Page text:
So, with that, let me hand it over to our colleague, [senior administration official], from Treasury.
Thanks, [senior administration officials], and appreciate everybody being here for this.  As you all know, Treasury is the Chair of CFIUS, and so what I wanted to do is share the executive order’s impact on the committee’s work as we go about it.
And as [senior administration officials] have laid out, the executive order highlights and elaborates on national security risk factors that CFIUS considers and, in doing so, provides important focus to the ever-evolving nature of our national security risks that we confront.  And certainly national security is necessarily an evolving concept as new risks emerge.  And CFIUS’s legal authorities are written precisely to reflect and account for that evolving and emerging risk.
CFIUS is mandated to consider any and all national security risks arising from a transaction before it.  To guide the committee, Congress provided an illustrative list of factors in statute that the committee can consider when reviewing a transaction.  And the executive order expands on that list by highlighting and contextualizing several areas where risks can emerge, and for the first time, as [senior administration official] pointed out, specifically and publicly articulates additional risk factors, expanding on Congress’s list of factors.
And just to be clear, as appropriate, CFIUS has been considering these kinds of risks when reviewing cases and has taken actions to address these types of risks and will certainly continue to do so.  However, by highlighting and sharpening the committee’s focus on these evolving and emerging risks, the executive order will help guide the committee and should also help businesses and investors better identify early on national security risks arising from transactions to help them determine whether to file with CFIUS. 
And just for the avoidance of any doubt or confusion, I want to emphasize the executive order does not expand or limit the legal authorities or jurisdiction of CFIUS, which remains broadly focused on assessing and mitigating any national security risks arising from covered transactions.
And with that, I’ll turn it back over to our moderator for any questions.
MODERATOR:  Great.  Thank you.  Could we please give out the directions to ask a question?
(Operator instructions are given).
Q    Thank you.  It’s Demetri Sevastopulo.  Just a quick question.  Is there anything that CFIUS officials could not consider before in evaluating potential transactions that this executive order now allows them to do?  Or is it really just trying to reinforce that these areas, whether it’s artificial intelligence, or quantum, et cetera, are things that America needs to be looking more closely at?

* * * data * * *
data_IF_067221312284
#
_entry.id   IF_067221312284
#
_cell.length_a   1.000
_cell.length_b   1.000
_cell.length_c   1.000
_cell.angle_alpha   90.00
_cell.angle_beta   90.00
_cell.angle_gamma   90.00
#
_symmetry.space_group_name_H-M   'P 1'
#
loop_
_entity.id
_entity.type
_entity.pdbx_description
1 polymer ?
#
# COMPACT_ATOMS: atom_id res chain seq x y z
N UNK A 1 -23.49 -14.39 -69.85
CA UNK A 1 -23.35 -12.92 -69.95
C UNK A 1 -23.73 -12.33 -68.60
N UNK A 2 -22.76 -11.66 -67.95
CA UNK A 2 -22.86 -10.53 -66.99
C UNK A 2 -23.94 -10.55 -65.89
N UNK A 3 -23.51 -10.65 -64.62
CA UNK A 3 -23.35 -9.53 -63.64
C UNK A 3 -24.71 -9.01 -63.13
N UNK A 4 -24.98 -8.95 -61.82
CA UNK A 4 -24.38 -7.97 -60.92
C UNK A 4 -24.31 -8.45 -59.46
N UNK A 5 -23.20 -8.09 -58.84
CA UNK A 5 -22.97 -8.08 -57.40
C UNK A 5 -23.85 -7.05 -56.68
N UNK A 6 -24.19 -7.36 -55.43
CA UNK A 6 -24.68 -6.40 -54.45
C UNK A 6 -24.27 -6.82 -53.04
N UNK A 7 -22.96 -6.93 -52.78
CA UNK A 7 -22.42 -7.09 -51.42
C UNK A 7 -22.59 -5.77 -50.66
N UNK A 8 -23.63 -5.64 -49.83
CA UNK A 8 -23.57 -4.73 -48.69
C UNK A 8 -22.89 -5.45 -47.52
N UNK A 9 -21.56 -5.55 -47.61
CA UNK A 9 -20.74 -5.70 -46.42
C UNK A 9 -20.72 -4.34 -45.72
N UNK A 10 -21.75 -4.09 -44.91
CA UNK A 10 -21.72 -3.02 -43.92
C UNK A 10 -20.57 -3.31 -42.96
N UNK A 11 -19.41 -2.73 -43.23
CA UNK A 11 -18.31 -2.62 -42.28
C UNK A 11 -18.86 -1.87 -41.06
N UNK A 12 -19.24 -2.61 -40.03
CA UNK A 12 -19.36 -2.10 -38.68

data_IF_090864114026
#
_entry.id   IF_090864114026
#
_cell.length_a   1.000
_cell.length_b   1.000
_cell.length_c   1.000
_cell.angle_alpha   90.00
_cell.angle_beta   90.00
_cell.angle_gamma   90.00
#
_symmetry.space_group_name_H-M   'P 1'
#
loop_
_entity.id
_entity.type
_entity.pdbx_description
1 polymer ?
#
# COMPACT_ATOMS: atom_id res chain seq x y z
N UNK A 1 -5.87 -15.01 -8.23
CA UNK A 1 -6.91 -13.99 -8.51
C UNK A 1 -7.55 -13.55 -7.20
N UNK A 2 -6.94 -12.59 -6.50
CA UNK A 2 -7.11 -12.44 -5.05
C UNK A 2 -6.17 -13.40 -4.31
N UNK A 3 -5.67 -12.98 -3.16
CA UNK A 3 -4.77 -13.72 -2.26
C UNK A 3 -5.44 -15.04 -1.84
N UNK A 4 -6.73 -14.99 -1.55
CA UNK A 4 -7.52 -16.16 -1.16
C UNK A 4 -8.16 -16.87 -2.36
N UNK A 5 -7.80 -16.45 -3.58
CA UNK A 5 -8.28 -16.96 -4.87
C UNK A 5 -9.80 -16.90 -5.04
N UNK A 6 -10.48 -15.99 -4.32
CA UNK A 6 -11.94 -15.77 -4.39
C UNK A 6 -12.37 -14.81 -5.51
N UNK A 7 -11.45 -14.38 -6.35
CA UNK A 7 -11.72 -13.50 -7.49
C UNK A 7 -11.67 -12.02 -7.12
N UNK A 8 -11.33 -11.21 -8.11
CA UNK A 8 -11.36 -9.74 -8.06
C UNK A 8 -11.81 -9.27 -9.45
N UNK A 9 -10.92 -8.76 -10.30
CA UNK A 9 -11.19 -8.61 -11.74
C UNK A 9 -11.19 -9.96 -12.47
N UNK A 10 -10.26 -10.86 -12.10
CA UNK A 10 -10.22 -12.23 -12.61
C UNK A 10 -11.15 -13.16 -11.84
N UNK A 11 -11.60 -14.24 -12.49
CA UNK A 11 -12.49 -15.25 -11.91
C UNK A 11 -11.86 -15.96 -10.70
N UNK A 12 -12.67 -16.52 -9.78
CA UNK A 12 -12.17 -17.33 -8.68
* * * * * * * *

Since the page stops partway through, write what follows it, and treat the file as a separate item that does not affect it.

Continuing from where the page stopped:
SENIOR ADMINISTRATION OFFICIAL:  Sure, I can start by jumping in and then see if [senior administration officials] have anything to add.
The answer is: From a legal perspective, no.  But the exec- — that is to say, Congress’s authorization in statute to assess national security factors was intentionally quite broad.  And that has and will remain CFIUS’s statutory mandate.  But what I will say, as I alluded to in my remarks, the order’s direction of CFIUS to sharpen its focus on these emerging threat pieces, data, supply chain, and the like, and certainly aggregation issues, will certainly help guide the committee’s work as it does assess these national security risks.
MODERATOR:  I think we can go ahead to the next question then.
Q    Hi, guys.  I think I might be sort of re-asking the same question.  But, you know, the courts have typically afforded CFIUS great leeway in how it defines national security and its reviews, its authorities.  So I’m still trying to understand exactly what the goal is, what the impact would be.  I mean, you can internally tell CFIUS to sort of sharpen its focus on these issues.  So if you could just sort of clarify substantively what the need is here.
SENIOR ADMINISTRATION OFFICIAL:  So I think there are — this is [senior administration official].  Let me just jump in with a couple of thoughts and then come back to [senior administration officials].  I think we’re doing a couple of — the President is doing a couple of things with this executive order.